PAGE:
Despite the work of Bill Laswell (and the lasting influence of Miles Davis' electric period), as well as angular, post-punk funk assimilators such as Red Hot Chili Peppers and Primus, funk as a viable commercial and artistic outlet seems to have been an anomaly of the '70s, for the most part. That does not, however, mean that it died in that era. 3 hole PUNCH take their cues from '70s horn-filled funk and fusion standard-bearers such as Earth, Wind & Fire and Weather Report. Most of the band's members are jazz-trained, so the tensive fluidity and open song structures of improvisation are primary characteristics of How Do You Like My Cat? But this is not straight-ahead jazz by any means. The first evidence that 3 hole PUNCH could play incendiary straight jazz if they wanted to is on the group's wonderful arrangement of Wayne Shorter's "Bigfoot," on which the guitars shimmer and Bill Bousfield's tenor sax wafts over the opening raindrop pats of Rich Maslach's snare. The only other elements of jazz are the band's closing cover of Davis' "Prelude, Pt. 2: The Sequel" and a sort of grimier and edgier (and louder) version of acid jazz, "Back to Betelgeuse," which offers plenty of room for improvisation. From the opening whirlwind of "Each Yer Spinach" and the heavy, portentous "Long Term Memory Gain" on, though, the main stylistic touchstone is fiery, progressive funk of a consistently high caliber with dual guitars coming to the front in all flavors, whether wah-wah'd or with the synth-like textures of "Deep Six." The band is not afraid to challenge: "Dixieland Mahavishnu" is melodically obscure -- the "Dixieland" aspect of the song does not assert itself strongly, but there is an Indian influence carried not only in the skewed chords that bolster the song but by Bousfield's saxophone, which progresses in a sort of Middle Eastern, sitar-like fashion. Despite the title's obtuseness, it is an ambitious and rewarding song. And with five of the seven songs coming from the bandmembers themselves (co-leader Jeffrey Normal wrote or co-wrote three), 3 hole PUNCH are a self-contained aggregation.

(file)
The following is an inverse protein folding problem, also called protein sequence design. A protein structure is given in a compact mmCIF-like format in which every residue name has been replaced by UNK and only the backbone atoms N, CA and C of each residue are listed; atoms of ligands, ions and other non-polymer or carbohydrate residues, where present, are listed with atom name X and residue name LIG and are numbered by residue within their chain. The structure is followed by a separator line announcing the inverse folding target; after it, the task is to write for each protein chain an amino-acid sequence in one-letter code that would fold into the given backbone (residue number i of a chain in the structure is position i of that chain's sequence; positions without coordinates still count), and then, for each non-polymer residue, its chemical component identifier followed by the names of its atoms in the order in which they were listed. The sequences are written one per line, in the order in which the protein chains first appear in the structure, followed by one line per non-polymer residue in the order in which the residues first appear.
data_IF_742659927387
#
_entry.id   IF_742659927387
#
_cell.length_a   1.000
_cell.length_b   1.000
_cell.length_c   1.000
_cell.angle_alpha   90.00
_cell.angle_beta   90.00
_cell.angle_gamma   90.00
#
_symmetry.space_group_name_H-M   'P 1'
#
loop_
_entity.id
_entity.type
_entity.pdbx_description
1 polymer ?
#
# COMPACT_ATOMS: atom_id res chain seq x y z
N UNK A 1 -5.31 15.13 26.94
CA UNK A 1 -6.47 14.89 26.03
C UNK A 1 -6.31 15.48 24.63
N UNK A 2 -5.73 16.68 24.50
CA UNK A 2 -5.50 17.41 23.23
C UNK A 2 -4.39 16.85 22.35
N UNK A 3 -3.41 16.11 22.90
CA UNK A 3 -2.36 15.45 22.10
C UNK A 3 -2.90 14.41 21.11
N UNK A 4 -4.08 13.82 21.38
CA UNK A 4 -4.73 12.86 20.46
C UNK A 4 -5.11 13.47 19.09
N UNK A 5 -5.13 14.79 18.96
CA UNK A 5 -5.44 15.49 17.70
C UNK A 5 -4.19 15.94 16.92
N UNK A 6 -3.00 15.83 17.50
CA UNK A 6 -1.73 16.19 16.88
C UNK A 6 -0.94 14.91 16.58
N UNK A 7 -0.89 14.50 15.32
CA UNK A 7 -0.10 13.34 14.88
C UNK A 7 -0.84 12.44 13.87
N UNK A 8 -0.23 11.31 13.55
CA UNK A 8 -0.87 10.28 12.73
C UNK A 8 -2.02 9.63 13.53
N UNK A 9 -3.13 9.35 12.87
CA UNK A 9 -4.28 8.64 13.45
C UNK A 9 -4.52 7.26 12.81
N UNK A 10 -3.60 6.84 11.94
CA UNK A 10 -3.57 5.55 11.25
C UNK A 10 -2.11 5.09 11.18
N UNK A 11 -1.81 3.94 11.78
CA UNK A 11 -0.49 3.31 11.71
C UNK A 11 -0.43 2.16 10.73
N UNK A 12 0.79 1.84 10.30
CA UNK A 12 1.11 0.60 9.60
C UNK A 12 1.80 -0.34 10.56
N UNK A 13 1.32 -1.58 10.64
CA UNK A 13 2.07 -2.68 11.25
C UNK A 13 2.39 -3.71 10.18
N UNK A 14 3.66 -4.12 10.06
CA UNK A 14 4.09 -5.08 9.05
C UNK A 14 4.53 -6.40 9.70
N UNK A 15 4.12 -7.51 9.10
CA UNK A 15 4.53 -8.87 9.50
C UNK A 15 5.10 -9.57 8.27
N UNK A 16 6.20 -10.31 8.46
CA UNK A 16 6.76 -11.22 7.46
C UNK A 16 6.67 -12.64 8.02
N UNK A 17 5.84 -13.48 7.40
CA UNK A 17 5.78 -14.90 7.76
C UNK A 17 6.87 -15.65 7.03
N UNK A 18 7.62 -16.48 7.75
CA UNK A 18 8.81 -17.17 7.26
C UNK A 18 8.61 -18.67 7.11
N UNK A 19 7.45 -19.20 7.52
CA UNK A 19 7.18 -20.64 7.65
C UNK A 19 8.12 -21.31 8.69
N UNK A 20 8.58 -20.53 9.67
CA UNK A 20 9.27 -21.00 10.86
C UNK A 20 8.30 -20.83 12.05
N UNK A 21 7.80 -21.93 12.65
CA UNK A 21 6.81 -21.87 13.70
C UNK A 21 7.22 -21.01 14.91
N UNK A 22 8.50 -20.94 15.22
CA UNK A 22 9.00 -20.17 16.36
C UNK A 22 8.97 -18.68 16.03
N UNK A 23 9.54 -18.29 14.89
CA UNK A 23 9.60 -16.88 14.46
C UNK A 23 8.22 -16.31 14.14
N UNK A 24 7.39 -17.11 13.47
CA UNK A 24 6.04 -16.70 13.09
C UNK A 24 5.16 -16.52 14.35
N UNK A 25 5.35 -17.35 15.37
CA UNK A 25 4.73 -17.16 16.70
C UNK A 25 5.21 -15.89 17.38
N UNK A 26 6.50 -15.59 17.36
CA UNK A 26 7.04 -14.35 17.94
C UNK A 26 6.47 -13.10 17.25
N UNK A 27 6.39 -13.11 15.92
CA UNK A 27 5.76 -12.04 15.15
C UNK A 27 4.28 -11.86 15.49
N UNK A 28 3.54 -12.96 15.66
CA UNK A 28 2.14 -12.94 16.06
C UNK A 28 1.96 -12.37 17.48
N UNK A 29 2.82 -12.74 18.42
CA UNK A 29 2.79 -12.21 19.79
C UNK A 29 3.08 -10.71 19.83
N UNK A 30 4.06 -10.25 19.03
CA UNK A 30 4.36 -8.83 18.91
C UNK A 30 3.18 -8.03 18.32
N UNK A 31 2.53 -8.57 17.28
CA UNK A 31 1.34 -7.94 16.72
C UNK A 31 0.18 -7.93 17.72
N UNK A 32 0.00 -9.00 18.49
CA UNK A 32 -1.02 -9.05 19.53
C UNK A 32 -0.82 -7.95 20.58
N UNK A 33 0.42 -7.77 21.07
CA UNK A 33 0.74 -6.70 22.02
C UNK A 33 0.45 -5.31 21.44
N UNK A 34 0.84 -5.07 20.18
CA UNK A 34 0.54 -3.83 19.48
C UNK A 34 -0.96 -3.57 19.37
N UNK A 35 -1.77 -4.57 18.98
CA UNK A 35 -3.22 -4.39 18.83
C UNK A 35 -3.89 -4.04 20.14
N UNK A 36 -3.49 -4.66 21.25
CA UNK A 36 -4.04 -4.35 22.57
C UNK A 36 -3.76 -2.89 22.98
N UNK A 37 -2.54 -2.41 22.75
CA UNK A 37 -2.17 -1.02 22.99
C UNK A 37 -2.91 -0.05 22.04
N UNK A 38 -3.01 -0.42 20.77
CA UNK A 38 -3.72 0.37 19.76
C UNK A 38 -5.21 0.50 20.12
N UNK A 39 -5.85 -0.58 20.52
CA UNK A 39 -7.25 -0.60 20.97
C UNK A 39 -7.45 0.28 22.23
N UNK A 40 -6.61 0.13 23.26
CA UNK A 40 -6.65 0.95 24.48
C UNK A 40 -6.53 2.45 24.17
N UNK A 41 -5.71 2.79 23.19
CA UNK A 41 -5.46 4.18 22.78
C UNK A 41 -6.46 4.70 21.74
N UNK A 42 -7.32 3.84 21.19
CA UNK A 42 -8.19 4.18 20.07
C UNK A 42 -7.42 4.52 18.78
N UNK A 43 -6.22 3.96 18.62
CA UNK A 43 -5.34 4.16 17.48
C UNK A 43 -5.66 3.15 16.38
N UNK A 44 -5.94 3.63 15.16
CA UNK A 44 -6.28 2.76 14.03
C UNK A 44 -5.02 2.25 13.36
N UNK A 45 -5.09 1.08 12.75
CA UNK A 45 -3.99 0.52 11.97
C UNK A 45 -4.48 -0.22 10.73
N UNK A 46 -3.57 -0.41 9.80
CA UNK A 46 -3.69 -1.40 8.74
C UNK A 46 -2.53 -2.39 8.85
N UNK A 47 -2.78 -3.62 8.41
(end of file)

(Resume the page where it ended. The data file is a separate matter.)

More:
AllMusic Review by Stanton Swihart